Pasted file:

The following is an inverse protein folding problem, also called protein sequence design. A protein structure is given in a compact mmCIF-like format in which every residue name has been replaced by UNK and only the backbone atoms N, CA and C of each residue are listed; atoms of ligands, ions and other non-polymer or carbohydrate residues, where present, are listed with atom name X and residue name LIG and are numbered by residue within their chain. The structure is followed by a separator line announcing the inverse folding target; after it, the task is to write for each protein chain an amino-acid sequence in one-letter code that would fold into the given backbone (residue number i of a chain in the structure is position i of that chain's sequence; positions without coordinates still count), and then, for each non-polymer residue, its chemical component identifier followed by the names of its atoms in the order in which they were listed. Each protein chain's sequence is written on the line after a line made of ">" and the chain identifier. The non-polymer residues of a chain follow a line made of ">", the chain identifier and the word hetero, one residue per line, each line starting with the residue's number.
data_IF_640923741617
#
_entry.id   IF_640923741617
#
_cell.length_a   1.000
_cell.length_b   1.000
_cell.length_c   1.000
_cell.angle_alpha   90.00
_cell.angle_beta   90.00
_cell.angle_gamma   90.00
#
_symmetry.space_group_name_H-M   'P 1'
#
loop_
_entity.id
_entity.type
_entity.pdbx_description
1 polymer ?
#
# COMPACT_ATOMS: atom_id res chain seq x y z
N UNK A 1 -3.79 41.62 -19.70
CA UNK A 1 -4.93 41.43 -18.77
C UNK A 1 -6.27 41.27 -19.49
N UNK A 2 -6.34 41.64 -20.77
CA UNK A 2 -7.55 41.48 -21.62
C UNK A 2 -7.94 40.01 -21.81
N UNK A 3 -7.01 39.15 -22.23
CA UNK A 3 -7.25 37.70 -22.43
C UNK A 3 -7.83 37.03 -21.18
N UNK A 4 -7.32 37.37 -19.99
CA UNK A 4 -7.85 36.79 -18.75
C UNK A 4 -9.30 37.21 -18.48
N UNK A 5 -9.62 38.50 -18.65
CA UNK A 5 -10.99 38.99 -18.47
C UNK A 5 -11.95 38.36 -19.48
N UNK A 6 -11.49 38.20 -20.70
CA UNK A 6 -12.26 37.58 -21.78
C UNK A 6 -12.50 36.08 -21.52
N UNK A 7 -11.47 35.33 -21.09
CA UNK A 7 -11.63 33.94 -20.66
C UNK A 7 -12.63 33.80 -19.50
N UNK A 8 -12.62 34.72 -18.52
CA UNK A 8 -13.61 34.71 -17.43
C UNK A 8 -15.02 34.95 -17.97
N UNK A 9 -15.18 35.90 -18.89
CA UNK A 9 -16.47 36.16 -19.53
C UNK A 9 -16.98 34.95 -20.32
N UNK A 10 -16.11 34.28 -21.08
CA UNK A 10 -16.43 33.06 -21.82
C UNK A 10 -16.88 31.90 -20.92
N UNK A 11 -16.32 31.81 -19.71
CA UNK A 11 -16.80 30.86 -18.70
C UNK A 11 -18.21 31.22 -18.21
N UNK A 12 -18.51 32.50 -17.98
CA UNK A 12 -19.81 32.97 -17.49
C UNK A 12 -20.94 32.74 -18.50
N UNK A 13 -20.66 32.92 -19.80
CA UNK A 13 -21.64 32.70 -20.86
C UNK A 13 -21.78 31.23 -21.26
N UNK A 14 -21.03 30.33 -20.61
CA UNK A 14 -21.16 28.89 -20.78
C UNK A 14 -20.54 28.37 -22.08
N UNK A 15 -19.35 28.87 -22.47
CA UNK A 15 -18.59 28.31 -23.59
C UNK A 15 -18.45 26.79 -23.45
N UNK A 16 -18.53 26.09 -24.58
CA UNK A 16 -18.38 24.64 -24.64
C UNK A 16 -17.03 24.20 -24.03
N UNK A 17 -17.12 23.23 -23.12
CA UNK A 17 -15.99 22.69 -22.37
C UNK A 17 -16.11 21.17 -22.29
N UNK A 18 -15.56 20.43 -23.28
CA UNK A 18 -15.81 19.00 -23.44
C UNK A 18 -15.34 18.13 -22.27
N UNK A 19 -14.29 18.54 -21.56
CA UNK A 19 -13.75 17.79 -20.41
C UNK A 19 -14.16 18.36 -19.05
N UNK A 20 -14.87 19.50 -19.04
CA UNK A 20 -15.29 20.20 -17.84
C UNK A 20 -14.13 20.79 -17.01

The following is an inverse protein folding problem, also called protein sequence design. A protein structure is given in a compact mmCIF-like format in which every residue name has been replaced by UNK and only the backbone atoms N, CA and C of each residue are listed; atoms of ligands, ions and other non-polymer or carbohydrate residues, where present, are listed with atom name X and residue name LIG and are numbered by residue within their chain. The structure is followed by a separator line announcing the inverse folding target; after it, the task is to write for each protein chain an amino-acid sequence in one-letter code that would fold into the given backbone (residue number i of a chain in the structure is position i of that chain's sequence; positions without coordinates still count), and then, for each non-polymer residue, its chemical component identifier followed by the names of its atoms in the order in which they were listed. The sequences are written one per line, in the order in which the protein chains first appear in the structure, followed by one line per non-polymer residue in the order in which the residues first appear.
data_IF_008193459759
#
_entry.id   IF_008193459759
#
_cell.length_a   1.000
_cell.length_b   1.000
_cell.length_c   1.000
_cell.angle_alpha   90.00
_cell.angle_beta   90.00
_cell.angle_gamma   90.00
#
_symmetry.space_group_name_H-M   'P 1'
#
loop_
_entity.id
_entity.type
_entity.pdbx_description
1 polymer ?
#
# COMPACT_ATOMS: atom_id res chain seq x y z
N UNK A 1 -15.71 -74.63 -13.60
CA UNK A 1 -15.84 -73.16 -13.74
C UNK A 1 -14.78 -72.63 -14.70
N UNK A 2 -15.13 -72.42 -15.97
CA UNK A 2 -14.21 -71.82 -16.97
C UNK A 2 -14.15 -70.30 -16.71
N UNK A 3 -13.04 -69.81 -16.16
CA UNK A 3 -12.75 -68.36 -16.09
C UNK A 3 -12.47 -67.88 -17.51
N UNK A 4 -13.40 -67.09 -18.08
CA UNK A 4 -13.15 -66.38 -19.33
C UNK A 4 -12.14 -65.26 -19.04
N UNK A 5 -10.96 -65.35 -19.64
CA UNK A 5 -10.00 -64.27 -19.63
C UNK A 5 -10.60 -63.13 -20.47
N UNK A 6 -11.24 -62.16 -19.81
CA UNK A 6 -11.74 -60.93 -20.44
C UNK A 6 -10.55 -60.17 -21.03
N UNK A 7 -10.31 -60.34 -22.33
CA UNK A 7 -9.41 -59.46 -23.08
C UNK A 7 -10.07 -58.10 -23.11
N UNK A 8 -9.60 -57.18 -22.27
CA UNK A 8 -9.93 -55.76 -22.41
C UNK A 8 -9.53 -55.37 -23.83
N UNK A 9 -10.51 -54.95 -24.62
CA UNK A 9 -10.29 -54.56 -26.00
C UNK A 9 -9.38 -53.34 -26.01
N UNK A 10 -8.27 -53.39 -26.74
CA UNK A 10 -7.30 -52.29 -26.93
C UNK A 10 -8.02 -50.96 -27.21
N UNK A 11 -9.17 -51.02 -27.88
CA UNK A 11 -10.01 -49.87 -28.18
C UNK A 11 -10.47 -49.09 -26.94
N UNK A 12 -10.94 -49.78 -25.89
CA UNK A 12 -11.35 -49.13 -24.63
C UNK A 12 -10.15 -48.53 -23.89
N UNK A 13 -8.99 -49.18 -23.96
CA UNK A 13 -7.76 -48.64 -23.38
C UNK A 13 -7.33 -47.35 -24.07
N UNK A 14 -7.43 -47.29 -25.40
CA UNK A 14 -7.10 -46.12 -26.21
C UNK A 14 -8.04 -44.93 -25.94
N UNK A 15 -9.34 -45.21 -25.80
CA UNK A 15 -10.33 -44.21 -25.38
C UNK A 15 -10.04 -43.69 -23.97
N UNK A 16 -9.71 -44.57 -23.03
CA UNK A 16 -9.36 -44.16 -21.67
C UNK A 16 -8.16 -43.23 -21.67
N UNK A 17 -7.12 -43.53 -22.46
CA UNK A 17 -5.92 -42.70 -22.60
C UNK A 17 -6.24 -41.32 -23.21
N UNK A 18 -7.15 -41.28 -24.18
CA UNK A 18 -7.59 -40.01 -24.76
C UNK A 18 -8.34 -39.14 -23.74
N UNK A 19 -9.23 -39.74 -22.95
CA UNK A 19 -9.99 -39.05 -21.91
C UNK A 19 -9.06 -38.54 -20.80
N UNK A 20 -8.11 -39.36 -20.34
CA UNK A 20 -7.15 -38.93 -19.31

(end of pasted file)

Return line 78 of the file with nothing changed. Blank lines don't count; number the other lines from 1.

C UNK A 19 -14.16 18.36 -19.05